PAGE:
When date night rolled around, my husband and I thought we would try somewhere different for a change. Since we both really enjoy Turkish food, we sniffed out local restaurant Lefke, based in Upminster – so out of our usual Romford / Hornchurch / Lakeside remit. Although finding somewhere nearby to park left us in a bit of pickle, we were both looking forward to chowing down on some classic kebabs.
With our pick of the tables, we opted for one right near the back of the restaurant, near the open charcoal grill in the kitchen where the food was all prepared and cooked. With a decided nip in the air, we decided this would be the warmest spot! Lefke is a relatively small restaurant with rectangular dark wooden tables of varying sizes pushed to the walls, a couple of which that seated two diners placed in the centre to further utilise space. For me, the most eye catching element of the décor were these fantastic stained glass and metalwork lanterns, all featuring different patterns and shapes, hung across the entire ceiling. Emitting eerie patterns and a spectrum of colours across the otherwise plain white ceiling gave a great atmospheric feel which transported you away from the dreary British winter and instead had you envisioning grand Turkish tents. With white walls and a dark wood floor, Lefke was simply furnished, however the magic of the ceiling more than made up for any plainness below.
After being handed a drinks menu and a main menu, we set about mulling over our choices. I quickly asked for a glass of the house rose to drink, however I was rather disappointed by the wine menu. Only the house wines (red, white and rose) as well as one other red wine were available by the glass, everything else had to be by the bottle. This limited me quite a lot since my other half doesn’t drink wine. We then seemed to wait an age for our drinks, yet when I finally slurped my rose, it tasted watered down and hardly had any flavour. Needless to say, for my next drink, I ordered a gin and tonic which certainly hit the spot.
Flicking through the menu, all of your Turkish classics were present and correct, from the hot and cold mezze selection for starters, a range of kebabs for mains and finally baklava for dessert. I would say the menu wasn’t hugely extensive, however it had just the right amount of choice with a good mix of flavours and meats to suit every craving that came in through the door. There was also the option to have steak, ribs, lamb chops or fish dishes as well as a couple of vegetarian meals too, although the star of the show is undoubtedly always going to be the kebab.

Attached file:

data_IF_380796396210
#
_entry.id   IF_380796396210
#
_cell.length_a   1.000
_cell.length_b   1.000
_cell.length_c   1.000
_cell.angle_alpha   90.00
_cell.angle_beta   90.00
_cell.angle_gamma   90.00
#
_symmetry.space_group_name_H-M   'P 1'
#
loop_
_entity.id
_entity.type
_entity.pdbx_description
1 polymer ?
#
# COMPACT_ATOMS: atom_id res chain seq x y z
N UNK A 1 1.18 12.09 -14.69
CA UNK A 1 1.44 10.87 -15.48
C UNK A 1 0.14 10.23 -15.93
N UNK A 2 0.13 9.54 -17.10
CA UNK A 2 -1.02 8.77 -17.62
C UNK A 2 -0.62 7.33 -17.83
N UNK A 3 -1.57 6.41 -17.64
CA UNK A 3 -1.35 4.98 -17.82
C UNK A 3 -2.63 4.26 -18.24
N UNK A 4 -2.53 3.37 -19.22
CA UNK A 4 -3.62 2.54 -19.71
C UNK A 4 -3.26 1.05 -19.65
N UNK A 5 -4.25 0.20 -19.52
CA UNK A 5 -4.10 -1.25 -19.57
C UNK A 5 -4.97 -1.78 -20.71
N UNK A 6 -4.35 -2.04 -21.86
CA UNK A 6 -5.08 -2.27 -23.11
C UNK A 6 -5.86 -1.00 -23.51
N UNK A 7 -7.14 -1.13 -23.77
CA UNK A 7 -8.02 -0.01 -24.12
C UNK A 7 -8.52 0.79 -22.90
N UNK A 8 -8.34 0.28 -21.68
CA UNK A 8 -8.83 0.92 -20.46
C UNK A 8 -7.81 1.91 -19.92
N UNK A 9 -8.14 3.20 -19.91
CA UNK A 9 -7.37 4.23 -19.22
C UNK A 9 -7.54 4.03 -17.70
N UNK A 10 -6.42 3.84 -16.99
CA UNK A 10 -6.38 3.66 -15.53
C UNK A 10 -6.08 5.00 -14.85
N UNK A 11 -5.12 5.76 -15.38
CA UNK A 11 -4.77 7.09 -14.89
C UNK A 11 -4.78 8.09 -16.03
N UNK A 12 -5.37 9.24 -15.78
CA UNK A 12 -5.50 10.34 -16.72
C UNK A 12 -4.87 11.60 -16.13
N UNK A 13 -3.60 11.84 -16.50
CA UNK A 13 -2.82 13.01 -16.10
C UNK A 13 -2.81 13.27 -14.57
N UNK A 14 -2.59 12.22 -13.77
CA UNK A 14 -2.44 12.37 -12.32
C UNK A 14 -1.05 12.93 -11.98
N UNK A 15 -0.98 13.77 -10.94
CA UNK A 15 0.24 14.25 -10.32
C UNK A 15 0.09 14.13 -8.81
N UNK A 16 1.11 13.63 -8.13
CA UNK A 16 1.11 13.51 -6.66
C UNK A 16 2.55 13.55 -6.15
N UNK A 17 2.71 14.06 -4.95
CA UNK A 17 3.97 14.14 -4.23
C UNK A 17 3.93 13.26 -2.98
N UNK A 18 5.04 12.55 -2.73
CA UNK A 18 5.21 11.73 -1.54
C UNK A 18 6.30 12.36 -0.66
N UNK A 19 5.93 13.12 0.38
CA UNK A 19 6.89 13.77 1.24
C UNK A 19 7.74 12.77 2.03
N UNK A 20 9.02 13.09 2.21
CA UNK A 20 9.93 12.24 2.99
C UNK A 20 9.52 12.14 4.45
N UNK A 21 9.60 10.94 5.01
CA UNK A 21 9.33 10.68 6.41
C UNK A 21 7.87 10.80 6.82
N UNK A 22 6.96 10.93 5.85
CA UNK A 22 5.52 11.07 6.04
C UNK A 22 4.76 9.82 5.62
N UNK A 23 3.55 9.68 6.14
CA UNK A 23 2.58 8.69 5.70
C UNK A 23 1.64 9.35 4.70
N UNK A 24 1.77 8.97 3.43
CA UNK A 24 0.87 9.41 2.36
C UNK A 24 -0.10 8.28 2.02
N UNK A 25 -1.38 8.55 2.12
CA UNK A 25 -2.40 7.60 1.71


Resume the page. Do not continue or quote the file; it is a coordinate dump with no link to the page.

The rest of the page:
While making our choices, we were brought over a woven bread basket, filled with super soft slices of lush white bread, the crusts scattered with sesame seeds. Also presented with a dish of creamy mint sauce and a spicier tomato alternative, the Turkish equivalent to a bread board was simply lovely. The bread was so squidgy, it was irresistible when dunked into the ramekins of sauce. The mint sauce was refreshing and zingy, while the other dip had a hot, spicy vibe to it, with a pungent kick.
For my starters, I chose the halloumi cheese – something I don’t really eat at home yet always enjoy. I have to confess that this was the best halloumi I have eaten. I was given three large rounds of the char grilled cheese – definitely the thickest slices I have ever eaten. It had a great springy texture to it that was also surprisingly meaty, the flavour that wonderful mix of sheer saltiness, cheesy goodness and the slight BBQ accents from the grilling. Placed atop a bed of vinegar dressed onions, this was actually a great pairing that I thought really enhanced the flavour, as the sharp twang of the dressing cut through any potential stodge of the cheese. Big thumbs up for the starter.